- See Regulating pesticides in NSW for more information about the role of the EPA and other regulators.
- See Pesticide use in NSW or Working with pesticides for information about the correct use of pesticides.
The EPA regulates the safe and correct use of pesticides in NSW, from the point of sale, under the <i>Pesticides Act 1999</i> and the Pesticides Regulation 2017 to protect the environment and community.
The Pesticides Act 1999 controls the use of pesticides in NSW. It aims to
Under the Act, all pesticide users in NSW must
The Act also provides for
Under Part 2, Division 2 of the Pesticides Act, it is an offence to use a pesticide in a way that
The maximum penalties for these offences are
Under Part 2, Division 1 of the Pesticides Act, you will face higher penalties if you wilfully or negligently
The maximum fines are
You could also be prosecuted.
The EPA Prosecution Guidelines set out the EPA's policy on bringing and conducting prosecutions.
See Pesticide use in NSW and Working with pesticides for information about the correct use of pesticides.
The EPA may issue a penalty infringement notice (PIN) for some offences, rather than commence prosecution. PIN penalties are much lower than prosecution penalties.
The EPA uses PINs in matters where the essential facts of the offence are not in dispute.
If you are issued with a PIN and pay the penalty within the set period, the matter is finished and no criminal conviction is recorded. If further evidence comes to light that indicates the PIN was wrongly issued, EPA can withdraw the PIN and your payment will be refunded.
Paying the PIN is not regarded as an admission of liability if there is any civil litigation arising from the incident.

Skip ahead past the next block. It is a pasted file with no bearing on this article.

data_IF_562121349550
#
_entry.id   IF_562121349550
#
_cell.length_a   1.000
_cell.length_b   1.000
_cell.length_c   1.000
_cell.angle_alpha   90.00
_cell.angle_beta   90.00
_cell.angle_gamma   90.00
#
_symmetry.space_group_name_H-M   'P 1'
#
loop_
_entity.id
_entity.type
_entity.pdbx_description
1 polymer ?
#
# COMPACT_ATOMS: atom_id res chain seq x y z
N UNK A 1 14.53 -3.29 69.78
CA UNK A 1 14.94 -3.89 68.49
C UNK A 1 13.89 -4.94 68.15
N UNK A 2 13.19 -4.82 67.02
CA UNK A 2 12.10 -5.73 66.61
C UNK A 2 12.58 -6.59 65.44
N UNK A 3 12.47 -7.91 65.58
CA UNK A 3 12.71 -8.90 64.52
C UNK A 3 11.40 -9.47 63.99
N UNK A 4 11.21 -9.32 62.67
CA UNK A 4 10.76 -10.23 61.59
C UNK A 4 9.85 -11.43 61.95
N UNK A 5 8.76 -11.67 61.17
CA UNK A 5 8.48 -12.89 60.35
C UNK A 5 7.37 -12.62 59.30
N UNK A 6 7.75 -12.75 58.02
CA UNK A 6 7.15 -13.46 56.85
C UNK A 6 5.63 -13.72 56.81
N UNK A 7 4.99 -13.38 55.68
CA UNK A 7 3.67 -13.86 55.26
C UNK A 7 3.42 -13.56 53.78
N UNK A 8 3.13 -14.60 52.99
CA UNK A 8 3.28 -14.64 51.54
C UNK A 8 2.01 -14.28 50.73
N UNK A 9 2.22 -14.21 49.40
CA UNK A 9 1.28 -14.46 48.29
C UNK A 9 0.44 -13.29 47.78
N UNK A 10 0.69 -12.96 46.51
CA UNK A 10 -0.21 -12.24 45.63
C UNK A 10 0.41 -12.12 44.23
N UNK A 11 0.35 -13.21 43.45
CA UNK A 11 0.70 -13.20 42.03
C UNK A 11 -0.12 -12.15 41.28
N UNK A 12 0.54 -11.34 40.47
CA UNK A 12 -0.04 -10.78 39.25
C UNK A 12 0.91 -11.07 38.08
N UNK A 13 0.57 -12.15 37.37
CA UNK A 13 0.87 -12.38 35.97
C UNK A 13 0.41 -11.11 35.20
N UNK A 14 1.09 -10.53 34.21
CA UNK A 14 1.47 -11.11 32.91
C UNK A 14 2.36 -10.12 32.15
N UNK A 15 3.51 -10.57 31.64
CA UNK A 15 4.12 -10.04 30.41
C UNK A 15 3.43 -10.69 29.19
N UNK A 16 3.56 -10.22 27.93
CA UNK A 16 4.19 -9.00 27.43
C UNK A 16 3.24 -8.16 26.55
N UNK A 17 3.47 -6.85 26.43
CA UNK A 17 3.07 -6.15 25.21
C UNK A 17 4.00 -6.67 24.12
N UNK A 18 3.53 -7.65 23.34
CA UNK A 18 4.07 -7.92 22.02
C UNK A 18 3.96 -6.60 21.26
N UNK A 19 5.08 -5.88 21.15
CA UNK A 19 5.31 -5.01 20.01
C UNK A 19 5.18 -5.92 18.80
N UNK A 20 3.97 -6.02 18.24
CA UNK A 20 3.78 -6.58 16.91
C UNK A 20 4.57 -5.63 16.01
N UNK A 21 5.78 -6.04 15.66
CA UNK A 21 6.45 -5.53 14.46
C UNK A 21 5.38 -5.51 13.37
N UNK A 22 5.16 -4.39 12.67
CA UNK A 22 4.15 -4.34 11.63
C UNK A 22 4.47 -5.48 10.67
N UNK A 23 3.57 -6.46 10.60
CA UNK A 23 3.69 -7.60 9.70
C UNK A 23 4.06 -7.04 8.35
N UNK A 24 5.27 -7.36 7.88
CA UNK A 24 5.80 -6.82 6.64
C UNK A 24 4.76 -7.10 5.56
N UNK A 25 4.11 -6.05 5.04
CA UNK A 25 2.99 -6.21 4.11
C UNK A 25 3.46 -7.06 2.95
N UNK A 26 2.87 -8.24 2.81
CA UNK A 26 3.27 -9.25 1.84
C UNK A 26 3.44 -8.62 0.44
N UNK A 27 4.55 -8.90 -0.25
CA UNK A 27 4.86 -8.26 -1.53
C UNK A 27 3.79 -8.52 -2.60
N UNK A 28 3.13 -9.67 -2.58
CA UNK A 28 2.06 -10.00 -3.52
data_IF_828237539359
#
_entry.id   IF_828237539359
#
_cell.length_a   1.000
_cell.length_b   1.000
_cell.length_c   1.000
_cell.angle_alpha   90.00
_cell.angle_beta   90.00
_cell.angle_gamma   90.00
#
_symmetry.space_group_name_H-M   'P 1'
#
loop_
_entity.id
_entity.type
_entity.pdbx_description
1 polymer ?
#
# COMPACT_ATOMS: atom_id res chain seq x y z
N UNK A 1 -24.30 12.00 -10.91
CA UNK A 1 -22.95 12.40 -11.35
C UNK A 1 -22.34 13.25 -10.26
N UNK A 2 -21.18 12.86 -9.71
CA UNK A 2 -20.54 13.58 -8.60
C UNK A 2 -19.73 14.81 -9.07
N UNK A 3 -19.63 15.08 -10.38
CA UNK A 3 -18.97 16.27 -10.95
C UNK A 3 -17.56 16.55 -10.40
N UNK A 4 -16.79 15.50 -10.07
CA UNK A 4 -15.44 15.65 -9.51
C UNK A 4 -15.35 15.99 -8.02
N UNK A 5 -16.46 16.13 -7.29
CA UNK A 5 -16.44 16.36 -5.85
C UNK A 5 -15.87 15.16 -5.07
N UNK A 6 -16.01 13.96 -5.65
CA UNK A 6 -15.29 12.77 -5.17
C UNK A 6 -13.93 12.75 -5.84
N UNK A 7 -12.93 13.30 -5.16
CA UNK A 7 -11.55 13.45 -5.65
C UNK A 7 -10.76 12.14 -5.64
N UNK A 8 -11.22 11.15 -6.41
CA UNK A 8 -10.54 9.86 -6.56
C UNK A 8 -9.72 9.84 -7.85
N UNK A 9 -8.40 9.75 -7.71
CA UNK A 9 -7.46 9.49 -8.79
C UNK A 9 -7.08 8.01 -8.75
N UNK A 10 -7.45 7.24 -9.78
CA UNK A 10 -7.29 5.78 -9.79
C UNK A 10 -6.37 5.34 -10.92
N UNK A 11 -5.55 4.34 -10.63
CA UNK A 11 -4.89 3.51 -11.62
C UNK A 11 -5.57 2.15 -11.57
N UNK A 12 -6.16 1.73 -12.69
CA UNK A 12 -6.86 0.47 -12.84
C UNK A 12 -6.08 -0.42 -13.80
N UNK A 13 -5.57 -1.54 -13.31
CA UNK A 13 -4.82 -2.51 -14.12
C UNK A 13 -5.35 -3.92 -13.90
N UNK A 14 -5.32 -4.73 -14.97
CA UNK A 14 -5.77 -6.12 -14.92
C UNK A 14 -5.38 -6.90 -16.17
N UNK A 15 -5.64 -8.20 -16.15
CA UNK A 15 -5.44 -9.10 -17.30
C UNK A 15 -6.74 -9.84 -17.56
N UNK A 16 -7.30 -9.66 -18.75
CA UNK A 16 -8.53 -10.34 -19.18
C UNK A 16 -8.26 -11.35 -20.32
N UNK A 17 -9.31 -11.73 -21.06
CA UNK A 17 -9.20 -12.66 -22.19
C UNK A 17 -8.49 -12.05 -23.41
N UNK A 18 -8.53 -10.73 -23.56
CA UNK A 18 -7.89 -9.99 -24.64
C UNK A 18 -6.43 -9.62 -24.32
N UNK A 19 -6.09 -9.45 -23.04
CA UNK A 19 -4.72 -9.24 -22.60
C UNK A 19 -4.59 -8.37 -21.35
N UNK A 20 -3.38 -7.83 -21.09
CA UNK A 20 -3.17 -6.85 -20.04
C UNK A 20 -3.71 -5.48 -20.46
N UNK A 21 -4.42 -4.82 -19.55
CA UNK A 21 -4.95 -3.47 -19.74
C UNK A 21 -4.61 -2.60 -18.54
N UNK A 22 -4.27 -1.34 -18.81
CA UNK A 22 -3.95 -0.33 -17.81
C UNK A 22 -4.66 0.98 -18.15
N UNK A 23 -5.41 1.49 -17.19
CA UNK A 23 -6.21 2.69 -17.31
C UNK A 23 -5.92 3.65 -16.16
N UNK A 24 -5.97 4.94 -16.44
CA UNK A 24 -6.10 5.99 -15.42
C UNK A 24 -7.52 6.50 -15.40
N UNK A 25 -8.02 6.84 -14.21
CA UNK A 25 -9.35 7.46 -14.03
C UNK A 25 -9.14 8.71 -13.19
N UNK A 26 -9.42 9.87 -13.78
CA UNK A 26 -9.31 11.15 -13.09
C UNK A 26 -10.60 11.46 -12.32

If the EPA suspects that you are causing pesticide pollution, you will be issued with a clean-up notice. This notice will direct you to act to reduce ongoing harm or risk of harm to health, property, the environment, or trade.
For example, where a pest controller has treated a home for cockroaches and leaves pesticide dust covering the kitchen benchtops, cooking appliances and utensils, the EPA can direct them to clean up the pesticide so the house is fit for residents to occupy.
The EPA can issue a prevention notice to a pesticide user where it reasonably suspects that
For example, the EPA could issue a prevention notice to restrict pesticide spraying where persistent poor spraying practices have not been corrected after advice and warnings.
A link between the harm or likely harm and the use of the pesticide must be established to issue a prevention notice.
The EPA, with the consent of the Minister for the Environment, can make orders relating to how pesticides may be applied. These orders may apply to both aerial and ground applications of pesticides.
EPA-authorised officers investigate possible breaches of the Pesticides Act and Regulation. They
It is an offence for a person to obstruct an EPA officer in who is carrying out these duties.
All EPA-authorised officers carry an authorisation card with photo identification which anyone can ask to see.
The EPA can deal with breaches of the Act through
Enforceable undertakings allow the offender to voluntarily enter into a binding agreement with the EPA to undertake tasks to rectify the problems causes by the breach. These undertakings are enforced by the Land and Environment Court.
When choosing between legal proceedings or an administrative solution, the EPA will choose the approach which seems likely to produce the best results, in terms of
Codes of practice guide pesticide users in ensuring they minimise risks to others. These codes can be developed jointly by government, industry and other stakeholders. The Act allows for codes to be formally recognised under the legislation.
While compliance with adopted codes is not mandatory, codes can be a point of reference for the EPA when deciding whether to prosecute. The court can also take into account compliance with codes when considering whether the user was negligent, and in setting penalties.